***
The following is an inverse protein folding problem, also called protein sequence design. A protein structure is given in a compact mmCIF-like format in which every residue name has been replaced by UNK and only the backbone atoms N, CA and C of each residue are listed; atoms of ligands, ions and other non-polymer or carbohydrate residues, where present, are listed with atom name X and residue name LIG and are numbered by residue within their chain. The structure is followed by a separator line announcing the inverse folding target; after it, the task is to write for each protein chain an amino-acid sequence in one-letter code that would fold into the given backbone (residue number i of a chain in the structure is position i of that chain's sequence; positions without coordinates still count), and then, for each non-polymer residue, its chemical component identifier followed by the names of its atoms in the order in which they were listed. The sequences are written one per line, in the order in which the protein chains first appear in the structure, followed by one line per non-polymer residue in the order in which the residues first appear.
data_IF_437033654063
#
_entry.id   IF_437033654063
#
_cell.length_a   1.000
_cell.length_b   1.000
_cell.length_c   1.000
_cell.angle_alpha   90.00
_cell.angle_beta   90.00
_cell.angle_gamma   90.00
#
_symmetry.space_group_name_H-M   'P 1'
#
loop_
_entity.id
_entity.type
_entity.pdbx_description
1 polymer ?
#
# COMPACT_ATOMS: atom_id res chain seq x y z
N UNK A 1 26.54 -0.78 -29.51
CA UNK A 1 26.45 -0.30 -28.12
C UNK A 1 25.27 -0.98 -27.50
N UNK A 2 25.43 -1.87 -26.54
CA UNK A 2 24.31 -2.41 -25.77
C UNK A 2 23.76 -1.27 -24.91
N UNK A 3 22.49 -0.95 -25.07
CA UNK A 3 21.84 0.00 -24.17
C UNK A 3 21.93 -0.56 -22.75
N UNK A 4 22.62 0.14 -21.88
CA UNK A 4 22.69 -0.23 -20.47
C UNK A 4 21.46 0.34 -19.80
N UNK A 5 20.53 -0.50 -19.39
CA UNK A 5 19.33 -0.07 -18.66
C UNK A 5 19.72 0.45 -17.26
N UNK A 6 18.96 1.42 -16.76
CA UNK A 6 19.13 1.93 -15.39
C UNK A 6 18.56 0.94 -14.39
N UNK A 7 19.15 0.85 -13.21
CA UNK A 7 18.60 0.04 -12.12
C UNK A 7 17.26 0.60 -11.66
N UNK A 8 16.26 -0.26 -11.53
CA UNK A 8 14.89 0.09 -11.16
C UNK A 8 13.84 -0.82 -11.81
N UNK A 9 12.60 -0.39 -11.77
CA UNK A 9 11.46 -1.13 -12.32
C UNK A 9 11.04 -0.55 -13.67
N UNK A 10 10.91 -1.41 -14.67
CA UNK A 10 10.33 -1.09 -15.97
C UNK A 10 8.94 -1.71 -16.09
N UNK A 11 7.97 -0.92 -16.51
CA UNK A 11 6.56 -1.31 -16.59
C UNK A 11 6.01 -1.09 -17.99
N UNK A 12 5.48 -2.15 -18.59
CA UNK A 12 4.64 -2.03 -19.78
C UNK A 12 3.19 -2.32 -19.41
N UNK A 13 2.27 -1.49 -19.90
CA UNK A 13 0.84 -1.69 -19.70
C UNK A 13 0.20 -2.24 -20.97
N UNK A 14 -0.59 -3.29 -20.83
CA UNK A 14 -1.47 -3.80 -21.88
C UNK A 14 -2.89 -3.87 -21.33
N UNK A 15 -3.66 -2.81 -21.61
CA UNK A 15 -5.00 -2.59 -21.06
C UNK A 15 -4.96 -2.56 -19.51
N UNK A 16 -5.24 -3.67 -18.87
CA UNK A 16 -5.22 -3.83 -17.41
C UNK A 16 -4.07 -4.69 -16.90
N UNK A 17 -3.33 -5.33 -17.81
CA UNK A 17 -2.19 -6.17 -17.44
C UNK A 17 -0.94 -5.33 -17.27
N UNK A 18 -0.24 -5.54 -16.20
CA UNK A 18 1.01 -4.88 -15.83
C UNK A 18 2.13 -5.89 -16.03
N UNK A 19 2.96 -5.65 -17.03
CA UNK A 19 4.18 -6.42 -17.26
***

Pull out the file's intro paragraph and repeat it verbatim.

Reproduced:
The following is an inverse protein folding problem, also called protein sequence design. A protein structure is given in a compact mmCIF-like format in which every residue name has been replaced by UNK and only the backbone atoms N, CA and C of each residue are listed; atoms of ligands, ions and other non-polymer or carbohydrate residues, where present, are listed with atom name X and residue name LIG and are numbered by residue within their chain. The structure is followed by a separator line announcing the inverse folding target; after it, the task is to write for each protein chain an amino-acid sequence in one-letter code that would fold into the given backbone (residue number i of a chain in the structure is position i of that chain's sequence; positions without coordinates still count), and then, for each non-polymer residue, its chemical component identifier followed by the names of its atoms in the order in which they were listed. The sequences are written one per line, in the order in which the protein chains first appear in the structure, followed by one line per non-polymer residue in the order in which the residues first appear.